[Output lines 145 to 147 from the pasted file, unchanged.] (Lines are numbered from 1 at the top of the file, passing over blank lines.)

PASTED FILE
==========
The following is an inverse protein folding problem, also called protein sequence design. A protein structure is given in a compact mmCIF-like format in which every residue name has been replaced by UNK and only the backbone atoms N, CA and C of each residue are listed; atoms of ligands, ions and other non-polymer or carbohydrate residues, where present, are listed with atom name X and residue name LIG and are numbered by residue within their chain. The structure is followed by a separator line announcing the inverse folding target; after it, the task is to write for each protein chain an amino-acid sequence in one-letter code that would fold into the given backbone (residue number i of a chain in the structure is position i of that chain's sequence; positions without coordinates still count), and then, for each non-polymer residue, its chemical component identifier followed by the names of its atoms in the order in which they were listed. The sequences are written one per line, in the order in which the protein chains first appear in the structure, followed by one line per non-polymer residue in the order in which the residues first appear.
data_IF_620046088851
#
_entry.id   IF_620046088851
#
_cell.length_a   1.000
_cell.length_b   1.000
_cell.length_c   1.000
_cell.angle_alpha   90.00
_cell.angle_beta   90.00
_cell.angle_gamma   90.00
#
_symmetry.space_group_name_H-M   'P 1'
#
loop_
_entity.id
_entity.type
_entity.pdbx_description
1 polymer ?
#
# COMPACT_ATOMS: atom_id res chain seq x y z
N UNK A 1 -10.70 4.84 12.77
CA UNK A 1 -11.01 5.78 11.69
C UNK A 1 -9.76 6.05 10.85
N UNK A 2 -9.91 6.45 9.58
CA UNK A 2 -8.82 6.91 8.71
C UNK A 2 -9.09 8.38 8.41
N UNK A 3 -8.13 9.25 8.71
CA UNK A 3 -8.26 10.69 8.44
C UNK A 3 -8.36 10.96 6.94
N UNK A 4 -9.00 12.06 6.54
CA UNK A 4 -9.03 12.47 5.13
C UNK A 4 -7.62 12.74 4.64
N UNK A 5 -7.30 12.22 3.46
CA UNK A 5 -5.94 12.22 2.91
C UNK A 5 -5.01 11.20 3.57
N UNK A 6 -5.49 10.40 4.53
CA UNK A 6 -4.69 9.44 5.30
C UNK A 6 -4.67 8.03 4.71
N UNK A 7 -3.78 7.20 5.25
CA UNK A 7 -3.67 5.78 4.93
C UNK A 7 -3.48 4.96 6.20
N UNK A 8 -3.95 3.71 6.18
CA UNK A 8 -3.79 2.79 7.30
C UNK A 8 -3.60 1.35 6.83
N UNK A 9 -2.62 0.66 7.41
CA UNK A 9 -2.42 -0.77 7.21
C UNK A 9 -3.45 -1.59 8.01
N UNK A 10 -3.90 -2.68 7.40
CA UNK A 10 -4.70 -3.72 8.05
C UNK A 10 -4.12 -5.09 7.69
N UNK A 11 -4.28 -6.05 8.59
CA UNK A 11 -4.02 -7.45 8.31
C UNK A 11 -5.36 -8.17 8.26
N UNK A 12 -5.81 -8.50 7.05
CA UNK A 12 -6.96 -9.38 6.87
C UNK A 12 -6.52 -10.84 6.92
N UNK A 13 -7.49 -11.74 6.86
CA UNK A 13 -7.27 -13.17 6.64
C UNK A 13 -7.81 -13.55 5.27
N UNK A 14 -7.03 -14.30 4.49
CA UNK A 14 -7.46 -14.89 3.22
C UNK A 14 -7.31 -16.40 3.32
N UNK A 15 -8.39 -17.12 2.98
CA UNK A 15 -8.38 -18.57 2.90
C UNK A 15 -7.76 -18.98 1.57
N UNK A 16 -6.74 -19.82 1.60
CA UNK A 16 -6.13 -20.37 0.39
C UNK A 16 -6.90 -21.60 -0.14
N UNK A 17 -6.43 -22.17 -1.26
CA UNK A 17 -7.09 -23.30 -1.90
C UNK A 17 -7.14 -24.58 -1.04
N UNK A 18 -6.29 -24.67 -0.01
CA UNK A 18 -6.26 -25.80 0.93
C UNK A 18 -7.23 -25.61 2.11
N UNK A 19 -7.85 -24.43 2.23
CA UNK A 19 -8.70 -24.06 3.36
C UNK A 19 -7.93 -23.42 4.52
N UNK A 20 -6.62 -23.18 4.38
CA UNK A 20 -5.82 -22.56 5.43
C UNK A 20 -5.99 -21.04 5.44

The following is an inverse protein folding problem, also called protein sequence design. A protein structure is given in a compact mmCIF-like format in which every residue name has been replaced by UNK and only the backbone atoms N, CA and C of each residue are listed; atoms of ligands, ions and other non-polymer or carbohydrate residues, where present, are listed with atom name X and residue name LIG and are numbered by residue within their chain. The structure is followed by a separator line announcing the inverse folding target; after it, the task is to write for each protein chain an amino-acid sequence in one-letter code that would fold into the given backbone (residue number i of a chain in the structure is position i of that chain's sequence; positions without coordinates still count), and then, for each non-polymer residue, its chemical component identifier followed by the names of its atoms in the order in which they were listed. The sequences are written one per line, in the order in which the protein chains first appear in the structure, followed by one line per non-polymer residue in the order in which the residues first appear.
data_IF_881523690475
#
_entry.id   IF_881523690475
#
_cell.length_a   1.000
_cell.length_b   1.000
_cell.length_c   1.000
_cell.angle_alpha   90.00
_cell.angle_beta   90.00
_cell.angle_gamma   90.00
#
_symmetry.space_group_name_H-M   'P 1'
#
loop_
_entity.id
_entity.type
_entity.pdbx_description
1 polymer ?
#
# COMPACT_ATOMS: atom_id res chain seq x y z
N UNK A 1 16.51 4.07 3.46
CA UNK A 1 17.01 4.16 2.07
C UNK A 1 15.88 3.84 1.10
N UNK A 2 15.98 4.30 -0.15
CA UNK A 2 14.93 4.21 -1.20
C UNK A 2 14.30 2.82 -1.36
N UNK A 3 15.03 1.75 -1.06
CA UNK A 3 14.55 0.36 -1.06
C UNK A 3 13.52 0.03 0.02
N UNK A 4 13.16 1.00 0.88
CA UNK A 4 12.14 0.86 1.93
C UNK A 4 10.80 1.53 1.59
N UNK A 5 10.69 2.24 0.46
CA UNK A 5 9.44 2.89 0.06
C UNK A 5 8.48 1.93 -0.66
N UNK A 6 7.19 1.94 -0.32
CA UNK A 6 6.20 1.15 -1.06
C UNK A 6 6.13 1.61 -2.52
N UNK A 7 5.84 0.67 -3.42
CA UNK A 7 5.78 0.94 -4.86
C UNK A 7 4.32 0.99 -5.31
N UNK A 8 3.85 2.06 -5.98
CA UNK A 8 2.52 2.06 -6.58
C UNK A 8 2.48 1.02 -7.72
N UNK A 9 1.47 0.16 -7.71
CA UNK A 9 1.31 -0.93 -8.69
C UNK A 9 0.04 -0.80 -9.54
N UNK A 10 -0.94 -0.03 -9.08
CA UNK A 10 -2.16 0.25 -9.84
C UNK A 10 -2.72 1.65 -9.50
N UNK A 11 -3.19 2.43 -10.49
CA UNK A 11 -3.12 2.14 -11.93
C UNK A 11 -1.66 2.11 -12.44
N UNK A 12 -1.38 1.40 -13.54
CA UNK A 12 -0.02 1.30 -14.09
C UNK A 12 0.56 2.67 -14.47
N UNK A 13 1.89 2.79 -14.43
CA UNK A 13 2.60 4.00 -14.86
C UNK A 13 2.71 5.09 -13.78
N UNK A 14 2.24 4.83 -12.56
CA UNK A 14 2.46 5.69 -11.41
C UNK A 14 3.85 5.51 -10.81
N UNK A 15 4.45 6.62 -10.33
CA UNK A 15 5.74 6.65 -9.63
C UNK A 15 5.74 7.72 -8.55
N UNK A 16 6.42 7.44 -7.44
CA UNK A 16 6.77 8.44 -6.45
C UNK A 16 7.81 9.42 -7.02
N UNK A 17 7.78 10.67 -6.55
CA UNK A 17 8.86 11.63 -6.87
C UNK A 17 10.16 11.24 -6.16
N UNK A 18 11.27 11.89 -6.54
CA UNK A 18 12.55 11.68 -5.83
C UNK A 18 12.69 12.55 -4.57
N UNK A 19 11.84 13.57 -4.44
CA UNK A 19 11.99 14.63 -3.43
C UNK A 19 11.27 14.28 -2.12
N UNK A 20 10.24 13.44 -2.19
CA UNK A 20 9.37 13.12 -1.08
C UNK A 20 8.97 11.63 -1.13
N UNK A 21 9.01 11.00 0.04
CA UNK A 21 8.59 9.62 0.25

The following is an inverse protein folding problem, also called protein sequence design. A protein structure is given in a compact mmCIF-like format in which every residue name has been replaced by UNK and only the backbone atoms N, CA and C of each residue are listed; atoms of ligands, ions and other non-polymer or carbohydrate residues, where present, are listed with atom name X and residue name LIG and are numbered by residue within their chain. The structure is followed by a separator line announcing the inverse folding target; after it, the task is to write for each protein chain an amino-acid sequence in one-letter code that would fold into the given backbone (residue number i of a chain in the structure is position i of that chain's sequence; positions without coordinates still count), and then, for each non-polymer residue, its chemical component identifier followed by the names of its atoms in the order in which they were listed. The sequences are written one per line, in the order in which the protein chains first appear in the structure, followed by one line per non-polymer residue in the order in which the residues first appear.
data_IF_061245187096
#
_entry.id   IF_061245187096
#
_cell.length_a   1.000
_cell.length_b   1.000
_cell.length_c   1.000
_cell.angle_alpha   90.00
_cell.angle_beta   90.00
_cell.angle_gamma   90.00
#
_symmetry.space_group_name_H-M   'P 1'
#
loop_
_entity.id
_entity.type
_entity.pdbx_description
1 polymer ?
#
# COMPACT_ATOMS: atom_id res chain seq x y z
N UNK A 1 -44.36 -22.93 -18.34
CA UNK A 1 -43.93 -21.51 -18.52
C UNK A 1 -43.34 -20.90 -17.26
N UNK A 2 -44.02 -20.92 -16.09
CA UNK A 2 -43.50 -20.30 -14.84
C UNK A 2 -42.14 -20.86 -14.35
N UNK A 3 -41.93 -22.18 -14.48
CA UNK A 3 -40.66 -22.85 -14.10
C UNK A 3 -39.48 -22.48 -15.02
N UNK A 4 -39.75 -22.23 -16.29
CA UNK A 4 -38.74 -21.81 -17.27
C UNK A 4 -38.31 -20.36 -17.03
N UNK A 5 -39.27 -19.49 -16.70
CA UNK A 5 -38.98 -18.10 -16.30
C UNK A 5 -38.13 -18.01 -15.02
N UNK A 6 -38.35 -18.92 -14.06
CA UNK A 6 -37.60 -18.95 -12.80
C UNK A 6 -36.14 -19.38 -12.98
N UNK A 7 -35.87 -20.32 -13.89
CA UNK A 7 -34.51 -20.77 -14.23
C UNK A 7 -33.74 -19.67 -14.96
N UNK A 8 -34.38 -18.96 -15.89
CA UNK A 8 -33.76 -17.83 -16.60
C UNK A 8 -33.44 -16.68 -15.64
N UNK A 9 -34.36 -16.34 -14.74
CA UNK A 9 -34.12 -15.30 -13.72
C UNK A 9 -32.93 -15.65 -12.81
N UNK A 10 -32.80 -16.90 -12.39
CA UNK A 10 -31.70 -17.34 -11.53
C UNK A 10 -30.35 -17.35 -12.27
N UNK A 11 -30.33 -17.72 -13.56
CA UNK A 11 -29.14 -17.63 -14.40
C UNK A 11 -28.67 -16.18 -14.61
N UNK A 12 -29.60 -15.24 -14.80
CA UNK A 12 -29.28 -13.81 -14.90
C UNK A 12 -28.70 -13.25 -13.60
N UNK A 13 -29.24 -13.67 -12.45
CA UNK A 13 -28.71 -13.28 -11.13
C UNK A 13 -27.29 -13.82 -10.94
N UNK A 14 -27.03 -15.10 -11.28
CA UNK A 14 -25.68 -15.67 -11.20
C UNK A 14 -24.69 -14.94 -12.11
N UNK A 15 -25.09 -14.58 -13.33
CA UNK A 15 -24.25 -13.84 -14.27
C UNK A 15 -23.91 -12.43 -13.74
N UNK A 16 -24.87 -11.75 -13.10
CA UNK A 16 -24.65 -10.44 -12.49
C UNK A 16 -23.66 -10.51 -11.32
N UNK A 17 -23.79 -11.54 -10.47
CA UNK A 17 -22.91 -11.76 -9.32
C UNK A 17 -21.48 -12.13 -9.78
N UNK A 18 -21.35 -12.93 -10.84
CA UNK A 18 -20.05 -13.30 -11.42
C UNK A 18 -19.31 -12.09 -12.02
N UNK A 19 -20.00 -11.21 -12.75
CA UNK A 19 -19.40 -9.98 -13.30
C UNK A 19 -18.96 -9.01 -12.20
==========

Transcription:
N UNK A 15 4.45 6.62 -10.33
CA UNK A 15 5.74 6.65 -9.63
C UNK A 15 5.74 7.72 -8.55